Time for compromise in Cook Inlet fisheries

After fifty years in the salmon fishery I recall after season trips to the Little Su, Alexander and Montana creeks where my wife and I took eighty- and ninety-pound kings from the water for smoking and canning. A few years later we began to hear whining from the Cook Inlet user groups who have been trying to cut each others’ throats in any rag that would print their said stories. Fortunately the Alaska Constitution has barred most claims, while at the same time every politician from D.C. to Juneau they have lobbied has turned a not too deaf ear to the multi-million dollar national sport-fish lobby who have millions of dollars with which to buy politicians’ votes with, and will continue to do so until the fifty percent of the Inlet’s set and drift fisherman who have been collectively, sitting on their duffs for decades waiting for the price on their permits to get up to where they can sell them for enough to get back their investments in today’s dollars.

A word from the wise, “it aint’ gonna happen.”

Whether we like it or not, compromise is the panacea of politics. If the inlet fishermen ever hope to salvage any semblance of a once great, red fishery they must now come together in a meeting of the minds if you will, with the national sport-fishery lobby who not only have the money but, a reason to buy out fifty percent of the fishing permits at current, market prices, thereby allowing half of present permit holders some cushion as they enter the golden years. The others will enjoy increased harvest levels allowing them to retain their livelihoods.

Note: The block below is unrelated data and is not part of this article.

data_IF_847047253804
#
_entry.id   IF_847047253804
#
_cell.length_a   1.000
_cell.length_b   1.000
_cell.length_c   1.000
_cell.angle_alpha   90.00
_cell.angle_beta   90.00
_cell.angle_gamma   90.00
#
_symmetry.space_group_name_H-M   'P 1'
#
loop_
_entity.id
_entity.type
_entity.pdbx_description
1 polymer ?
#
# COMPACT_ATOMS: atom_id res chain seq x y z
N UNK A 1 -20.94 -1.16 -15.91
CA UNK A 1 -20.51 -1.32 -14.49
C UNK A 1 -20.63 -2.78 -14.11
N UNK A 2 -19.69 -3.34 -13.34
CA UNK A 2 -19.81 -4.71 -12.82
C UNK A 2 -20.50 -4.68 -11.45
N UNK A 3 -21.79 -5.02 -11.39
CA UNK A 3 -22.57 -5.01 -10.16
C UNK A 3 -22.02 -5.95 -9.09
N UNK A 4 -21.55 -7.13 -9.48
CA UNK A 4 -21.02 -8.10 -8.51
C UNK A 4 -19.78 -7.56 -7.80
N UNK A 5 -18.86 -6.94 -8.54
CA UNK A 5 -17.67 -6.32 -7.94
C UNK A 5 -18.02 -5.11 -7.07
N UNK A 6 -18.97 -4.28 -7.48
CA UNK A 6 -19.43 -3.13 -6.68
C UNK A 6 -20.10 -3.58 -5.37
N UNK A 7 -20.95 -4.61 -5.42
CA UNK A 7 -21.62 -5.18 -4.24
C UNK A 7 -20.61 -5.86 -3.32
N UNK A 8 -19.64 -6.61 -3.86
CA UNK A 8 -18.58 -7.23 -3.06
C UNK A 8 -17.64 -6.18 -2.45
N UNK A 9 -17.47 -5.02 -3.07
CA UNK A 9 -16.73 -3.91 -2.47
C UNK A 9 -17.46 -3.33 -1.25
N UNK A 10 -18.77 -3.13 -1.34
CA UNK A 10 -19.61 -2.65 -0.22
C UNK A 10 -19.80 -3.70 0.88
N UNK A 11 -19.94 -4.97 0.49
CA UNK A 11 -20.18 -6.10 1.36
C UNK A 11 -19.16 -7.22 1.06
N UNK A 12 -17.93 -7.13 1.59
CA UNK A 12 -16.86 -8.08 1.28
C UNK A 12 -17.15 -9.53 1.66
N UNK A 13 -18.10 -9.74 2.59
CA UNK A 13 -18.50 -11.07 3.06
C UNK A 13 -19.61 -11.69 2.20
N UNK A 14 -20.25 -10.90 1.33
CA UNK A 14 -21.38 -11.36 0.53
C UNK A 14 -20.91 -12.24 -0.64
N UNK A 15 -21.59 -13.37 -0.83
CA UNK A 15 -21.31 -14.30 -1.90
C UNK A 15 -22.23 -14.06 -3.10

Then sportfishing folks local and national, along with the state’s personal use and subsistence people together will put money into the local economy. If this kind of movement is not consummated in a very timely fashion the local packing companies will pack up and move, their property ceded to the state. And commercial fishing periods eventually reduced to a zero, profit margin level causing fishermen to donate their remaining hulks, to a future museum located somewhere in Captain Cook Park where future sportfishing families will be allowed to view what the red salmon fishery looked like at one time in this part of Alaska. It is far too late for Inlet fishermen to blame someone else for their problems with many solutions staring the in the face. Now is the time to act.